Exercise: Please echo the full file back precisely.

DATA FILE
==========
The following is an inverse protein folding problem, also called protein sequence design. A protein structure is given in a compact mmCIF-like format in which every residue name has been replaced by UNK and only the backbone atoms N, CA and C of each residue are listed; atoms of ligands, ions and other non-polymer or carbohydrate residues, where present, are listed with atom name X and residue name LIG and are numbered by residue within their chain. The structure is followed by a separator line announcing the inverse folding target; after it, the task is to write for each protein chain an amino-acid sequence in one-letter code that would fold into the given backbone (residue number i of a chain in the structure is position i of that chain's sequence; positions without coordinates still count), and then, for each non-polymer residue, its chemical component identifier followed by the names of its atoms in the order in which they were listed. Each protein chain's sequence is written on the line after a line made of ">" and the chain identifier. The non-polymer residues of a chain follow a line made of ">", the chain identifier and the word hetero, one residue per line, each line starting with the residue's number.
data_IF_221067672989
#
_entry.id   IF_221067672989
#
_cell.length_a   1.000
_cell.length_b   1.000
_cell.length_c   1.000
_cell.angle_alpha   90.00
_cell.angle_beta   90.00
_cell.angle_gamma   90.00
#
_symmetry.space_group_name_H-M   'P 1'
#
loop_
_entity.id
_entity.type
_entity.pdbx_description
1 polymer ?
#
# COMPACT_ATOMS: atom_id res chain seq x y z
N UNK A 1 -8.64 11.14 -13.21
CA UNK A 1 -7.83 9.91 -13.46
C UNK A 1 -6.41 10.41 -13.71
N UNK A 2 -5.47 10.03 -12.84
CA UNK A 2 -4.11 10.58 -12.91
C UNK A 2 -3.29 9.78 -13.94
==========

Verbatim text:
The following is an inverse protein folding problem, also called protein sequence design. A protein structure is given in a compact mmCIF-like format in which every residue name has been replaced by UNK and only the backbone atoms N, CA and C of each residue are listed; atoms of ligands, ions and other non-polymer or carbohydrate residues, where present, are listed with atom name X and residue name LIG and are numbered by residue within their chain. The structure is followed by a separator line announcing the inverse folding target; after it, the task is to write for each protein chain an amino-acid sequence in one-letter code that would fold into the given backbone (residue number i of a chain in the structure is position i of that chain's sequence; positions without coordinates still count), and then, for each non-polymer residue, its chemical component identifier followed by the names of its atoms in the order in which they were listed. Each protein chain's sequence is written on the line after a line made of ">" and the chain identifier. The non-polymer residues of a chain follow a line made of ">", the chain identifier and the word hetero, one residue per line, each line starting with the residue's number.
data_IF_221067672989
#
_entry.id   IF_221067672989
#
_cell.length_a   1.000
_cell.length_b   1.000
_cell.length_c   1.000
_cell.angle_alpha   90.00
_cell.angle_beta   90.00
_cell.angle_gamma   90.00
#
_symmetry.space_group_name_H-M   'P 1'
#
loop_
_entity.id
_entity.type
_entity.pdbx_description
1 polymer ?
#
# COMPACT_ATOMS: atom_id res chain seq x y z
N UNK A 1 -8.64 11.14 -13.21
CA UNK A 1 -7.83 9.91 -13.46
C UNK A 1 -6.41 10.41 -13.71
N UNK A 2 -5.47 10.03 -12.84
CA UNK A 2 -4.11 10.58 -12.91
C UNK A 2 -3.29 9.78 -13.94